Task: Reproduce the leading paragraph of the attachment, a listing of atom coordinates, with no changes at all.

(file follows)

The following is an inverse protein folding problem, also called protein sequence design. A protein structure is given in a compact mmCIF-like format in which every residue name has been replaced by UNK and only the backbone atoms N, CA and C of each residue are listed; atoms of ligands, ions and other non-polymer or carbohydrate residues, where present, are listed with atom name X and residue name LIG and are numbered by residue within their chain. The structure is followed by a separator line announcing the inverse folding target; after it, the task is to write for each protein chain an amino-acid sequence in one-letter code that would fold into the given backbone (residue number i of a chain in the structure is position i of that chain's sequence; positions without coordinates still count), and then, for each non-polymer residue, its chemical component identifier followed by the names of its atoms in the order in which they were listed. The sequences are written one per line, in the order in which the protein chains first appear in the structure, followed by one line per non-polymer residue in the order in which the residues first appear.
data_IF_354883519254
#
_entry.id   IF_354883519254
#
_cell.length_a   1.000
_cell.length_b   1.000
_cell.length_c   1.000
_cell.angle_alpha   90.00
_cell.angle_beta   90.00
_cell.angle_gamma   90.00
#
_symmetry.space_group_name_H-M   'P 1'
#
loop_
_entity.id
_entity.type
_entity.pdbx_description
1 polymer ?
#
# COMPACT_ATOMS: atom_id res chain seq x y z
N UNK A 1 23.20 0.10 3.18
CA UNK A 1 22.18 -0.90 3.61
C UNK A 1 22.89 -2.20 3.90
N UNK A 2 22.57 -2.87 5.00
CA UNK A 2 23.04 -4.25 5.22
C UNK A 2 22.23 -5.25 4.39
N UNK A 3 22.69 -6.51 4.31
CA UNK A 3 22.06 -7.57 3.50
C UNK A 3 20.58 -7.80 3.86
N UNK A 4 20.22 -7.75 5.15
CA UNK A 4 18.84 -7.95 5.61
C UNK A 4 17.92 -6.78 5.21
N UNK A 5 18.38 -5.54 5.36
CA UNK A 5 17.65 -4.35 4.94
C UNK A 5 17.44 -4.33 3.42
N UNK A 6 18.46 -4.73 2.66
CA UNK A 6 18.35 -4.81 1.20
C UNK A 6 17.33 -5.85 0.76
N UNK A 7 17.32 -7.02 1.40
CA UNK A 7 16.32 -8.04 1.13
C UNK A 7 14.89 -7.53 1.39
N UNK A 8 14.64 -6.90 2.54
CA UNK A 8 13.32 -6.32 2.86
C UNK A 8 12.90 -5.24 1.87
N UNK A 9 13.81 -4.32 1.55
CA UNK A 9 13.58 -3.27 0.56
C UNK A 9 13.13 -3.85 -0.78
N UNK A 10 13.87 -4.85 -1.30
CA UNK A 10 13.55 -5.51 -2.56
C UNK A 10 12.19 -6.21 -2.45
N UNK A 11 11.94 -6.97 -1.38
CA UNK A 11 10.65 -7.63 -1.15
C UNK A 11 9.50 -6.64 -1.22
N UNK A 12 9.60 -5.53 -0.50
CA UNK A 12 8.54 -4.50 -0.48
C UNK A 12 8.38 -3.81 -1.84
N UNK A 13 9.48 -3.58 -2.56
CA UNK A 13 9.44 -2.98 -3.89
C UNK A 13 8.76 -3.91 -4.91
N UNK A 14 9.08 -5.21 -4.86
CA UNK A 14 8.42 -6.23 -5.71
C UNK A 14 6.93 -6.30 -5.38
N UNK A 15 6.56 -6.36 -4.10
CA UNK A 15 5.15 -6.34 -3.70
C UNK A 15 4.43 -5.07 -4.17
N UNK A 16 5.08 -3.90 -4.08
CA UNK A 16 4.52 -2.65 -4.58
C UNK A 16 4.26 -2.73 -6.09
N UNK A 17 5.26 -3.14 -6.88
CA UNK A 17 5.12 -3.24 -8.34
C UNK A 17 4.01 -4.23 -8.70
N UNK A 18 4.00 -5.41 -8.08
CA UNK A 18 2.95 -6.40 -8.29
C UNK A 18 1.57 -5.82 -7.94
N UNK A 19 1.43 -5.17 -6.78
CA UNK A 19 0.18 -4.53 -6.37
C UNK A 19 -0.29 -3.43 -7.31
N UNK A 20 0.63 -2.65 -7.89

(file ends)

The following is an inverse protein folding problem, also called protein sequence design. A protein structure is given in a compact mmCIF-like format in which every residue name has been replaced by UNK and only the backbone atoms N, CA and C of each residue are listed; atoms of ligands, ions and other non-polymer or carbohydrate residues, where present, are listed with atom name X and residue name LIG and are numbered by residue within their chain. The structure is followed by a separator line announcing the inverse folding target; after it, the task is to write for each protein chain an amino-acid sequence in one-letter code that would fold into the given backbone (residue number i of a chain in the structure is position i of that chain's sequence; positions without coordinates still count), and then, for each non-polymer residue, its chemical component identifier followed by the names of its atoms in the order in which they were listed. The sequences are written one per line, in the order in which the protein chains first appear in the structure, followed by one line per non-polymer residue in the order in which the residues first appear.